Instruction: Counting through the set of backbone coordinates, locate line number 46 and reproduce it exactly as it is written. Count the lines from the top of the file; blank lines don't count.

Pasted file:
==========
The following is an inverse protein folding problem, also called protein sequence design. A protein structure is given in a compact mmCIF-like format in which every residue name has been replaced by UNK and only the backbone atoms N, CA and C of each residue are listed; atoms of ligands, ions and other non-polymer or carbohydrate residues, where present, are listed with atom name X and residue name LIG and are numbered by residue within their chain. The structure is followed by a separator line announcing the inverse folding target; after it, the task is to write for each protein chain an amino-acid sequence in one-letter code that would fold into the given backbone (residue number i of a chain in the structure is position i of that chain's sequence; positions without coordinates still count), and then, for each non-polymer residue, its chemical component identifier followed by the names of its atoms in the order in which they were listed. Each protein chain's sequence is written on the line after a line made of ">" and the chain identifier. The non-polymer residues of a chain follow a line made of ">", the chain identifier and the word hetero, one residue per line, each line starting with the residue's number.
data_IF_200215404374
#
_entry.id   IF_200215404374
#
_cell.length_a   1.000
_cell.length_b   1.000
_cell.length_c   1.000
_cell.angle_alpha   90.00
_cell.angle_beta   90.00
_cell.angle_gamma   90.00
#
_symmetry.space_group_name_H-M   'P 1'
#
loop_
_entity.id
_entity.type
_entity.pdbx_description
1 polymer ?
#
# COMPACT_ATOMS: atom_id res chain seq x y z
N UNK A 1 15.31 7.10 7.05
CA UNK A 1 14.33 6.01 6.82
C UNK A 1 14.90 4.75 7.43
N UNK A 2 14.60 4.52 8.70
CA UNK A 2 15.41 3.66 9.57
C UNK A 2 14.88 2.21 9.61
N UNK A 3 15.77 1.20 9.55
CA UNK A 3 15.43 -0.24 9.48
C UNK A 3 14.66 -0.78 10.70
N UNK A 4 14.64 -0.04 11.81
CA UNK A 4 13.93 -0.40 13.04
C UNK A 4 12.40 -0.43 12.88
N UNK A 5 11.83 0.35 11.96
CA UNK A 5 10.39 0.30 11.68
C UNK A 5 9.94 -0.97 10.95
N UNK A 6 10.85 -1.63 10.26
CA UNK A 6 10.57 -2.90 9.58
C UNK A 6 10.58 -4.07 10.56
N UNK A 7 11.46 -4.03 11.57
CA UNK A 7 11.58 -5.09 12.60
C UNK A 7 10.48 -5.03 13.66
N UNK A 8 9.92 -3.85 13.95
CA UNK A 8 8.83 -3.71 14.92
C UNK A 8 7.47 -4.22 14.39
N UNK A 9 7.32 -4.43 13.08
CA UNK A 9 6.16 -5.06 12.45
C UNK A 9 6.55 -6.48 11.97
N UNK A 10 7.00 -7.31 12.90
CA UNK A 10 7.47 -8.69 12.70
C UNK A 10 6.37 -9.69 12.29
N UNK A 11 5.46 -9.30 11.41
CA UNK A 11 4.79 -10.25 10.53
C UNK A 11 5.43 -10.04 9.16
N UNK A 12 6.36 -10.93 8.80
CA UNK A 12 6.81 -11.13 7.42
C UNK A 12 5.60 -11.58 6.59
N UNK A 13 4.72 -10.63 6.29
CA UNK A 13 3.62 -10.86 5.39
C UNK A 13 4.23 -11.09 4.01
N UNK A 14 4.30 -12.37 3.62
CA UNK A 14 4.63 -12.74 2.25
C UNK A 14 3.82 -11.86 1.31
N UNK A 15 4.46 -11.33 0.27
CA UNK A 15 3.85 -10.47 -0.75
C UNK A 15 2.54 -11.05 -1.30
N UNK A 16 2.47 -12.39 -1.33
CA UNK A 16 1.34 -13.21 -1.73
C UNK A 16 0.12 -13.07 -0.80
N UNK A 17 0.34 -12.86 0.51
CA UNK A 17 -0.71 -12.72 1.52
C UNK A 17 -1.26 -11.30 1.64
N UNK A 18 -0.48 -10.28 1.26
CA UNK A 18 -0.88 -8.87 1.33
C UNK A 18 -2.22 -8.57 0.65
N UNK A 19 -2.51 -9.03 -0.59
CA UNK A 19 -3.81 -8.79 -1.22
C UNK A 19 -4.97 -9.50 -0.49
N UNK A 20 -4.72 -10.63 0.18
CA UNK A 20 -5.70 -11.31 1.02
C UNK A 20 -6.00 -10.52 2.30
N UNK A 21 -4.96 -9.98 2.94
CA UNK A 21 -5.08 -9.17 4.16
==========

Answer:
N UNK A 9 7.32 -4.43 13.08